Chronic migraines are attacks that occur more than 15 times per month. Symptoms can vary between patients, and may not always include headaches.

Signs of migraine attack can include the following:

  • Excruciating throbbing headache
  • Strong urge to vomit
  • Stomach cramps
  • Dizziness, vertigo
  • Weakness, fatigue
  • Visual disturbances (aura)
  • Partial numbness
  • Sensitivity to lights and noise
  • Neck pain
  • Difficulty communicating
  • Impaired spatial awareness

Migraines are neurological

Unless you’ve been to a neurologist or other migraine specialist, you may not have realized that your migraine attacks are caused by “overexcited” neurons in your nervous system.  Migraine disorder is classified as a neurological disorder that occurs when certain elements trigger migraine attacks in your brain.

A migraine trigger can be anything from a salami sandwich to a dry martini; from an intoxicating scent to a stressful day.

Although there is no universal cure for migraines, doctors are sometimes able to reduce your odds of experiencing an attack by preventing such triggers from invading your nervous system.

Trigger avoidance

When a doctor prescribes antiepileptic medicine or antidepressants for migraine headaches, it’s because he believes that the same mechanism that occurs with epilepsy or depression may be related to your migraine attacks.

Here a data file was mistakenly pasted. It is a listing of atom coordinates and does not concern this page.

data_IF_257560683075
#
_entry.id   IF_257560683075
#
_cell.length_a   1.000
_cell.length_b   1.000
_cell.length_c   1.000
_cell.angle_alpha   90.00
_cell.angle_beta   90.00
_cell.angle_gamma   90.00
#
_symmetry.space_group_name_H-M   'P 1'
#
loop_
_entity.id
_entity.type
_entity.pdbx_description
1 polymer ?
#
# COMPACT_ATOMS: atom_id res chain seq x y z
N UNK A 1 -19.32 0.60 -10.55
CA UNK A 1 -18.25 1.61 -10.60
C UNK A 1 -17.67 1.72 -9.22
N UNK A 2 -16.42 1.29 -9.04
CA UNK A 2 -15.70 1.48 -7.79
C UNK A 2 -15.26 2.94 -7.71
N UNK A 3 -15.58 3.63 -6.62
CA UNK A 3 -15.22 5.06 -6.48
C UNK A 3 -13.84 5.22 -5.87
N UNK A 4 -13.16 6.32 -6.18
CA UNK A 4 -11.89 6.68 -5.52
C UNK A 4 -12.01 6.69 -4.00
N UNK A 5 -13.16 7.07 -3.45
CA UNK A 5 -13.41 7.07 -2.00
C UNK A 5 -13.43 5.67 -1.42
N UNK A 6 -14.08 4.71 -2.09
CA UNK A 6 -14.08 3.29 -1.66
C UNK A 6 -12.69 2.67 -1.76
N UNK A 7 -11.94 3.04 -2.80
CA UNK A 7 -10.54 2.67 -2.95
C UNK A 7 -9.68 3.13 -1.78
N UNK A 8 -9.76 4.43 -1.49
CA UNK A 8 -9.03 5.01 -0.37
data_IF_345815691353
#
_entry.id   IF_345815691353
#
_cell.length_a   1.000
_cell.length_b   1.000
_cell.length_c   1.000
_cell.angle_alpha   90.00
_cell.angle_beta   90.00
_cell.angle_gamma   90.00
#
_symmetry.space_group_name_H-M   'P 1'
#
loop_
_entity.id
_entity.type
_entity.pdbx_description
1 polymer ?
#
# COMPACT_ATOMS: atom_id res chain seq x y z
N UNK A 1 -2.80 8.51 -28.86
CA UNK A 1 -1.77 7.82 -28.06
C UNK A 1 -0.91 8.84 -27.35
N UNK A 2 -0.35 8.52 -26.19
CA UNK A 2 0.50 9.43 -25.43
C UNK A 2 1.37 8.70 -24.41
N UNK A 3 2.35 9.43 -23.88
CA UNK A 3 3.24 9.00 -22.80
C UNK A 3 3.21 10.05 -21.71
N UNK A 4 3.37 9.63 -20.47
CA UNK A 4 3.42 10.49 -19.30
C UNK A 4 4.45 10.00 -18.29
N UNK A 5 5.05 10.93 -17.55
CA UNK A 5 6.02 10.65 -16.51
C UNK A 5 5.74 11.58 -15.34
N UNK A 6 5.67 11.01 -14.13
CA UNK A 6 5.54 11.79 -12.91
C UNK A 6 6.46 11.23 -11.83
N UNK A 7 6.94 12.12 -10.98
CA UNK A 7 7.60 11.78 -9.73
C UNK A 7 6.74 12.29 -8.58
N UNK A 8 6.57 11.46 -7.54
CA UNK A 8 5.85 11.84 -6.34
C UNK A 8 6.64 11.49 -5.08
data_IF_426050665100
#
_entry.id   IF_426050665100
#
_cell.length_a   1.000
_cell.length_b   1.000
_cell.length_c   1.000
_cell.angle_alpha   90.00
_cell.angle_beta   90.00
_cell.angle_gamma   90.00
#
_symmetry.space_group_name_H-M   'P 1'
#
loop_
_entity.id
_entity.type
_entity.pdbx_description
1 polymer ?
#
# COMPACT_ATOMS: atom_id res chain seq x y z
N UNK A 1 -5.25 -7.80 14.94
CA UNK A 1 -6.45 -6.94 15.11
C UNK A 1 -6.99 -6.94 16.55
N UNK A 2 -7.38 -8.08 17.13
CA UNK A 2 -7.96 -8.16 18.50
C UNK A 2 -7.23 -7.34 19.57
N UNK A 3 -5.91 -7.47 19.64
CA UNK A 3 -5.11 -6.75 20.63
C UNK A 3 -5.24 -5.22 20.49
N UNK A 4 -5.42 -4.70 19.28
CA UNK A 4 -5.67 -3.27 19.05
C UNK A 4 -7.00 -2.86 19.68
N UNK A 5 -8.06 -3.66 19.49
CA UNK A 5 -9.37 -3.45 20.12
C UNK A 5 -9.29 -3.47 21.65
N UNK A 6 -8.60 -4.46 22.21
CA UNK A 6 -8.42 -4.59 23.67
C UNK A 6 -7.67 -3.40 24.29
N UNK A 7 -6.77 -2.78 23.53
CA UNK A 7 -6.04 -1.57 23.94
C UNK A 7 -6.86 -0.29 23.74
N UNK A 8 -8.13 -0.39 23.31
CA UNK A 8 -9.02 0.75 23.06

Migraine trigger avoidance is an extended form of migraine prevention, as it focuses on elements in your daily life that make migraine headaches more likely to occur. There are hundreds of migraine triggers that affect migraine sufferers differently. By determining which ones are “red light” triggers, you can effectively reduce the number of migraine headaches you experience each month.

Examples of migraine triggers are foods, scents, lights, weather, hormonal changes, stress, eating habits, sleep schedules, and loud noises.

To identify your triggers, try using a migraine diary for at least a few months. Take note of things like food, mood, weather, medications, sleep, and anything else you think may be relevant.

Migraine prescriptions

Doctors recommend alleviating migraine headaches with over-the-counter medications before visiting a specialist. If NSAIDs fail to relieve migraines, then you may be able to get some help from a neurologist or headache clinic.

However, many prescription migraine drugs come at a high cost- side effects can include memory loss, addiction, dizziness, anxiety, and even…headaches.

Natural migraine supplements

Alternative, complementary nutrients are finding their way into conventional migraine practices. Doctors have seen where magnesium or vitamin B deficiency can worsen or trigger migraine frequency. Certain vitamins, minerals, and herbs help to correct vitamin deficiency while also promoting healthy neurological functioning needed to sustain day-to-day living without migraines.

In various clinical trials, doctors have found the most benefit when migraine patients take a combination of vitamin B2 (riboflavin), magnesium, coenzyme Q10, and PA-free butterbur root each day.

Summary

For migraines, the best approach is one that combines the best of conventional and natural applications.

  • Minimum painkillers, under doctor supervision
  • Preventive treatments, also under strict supervision
  • Simple lifestyle modifications
  • Relaxation and exercise
  • Supplementation of nutrients known to help migraines

Try this: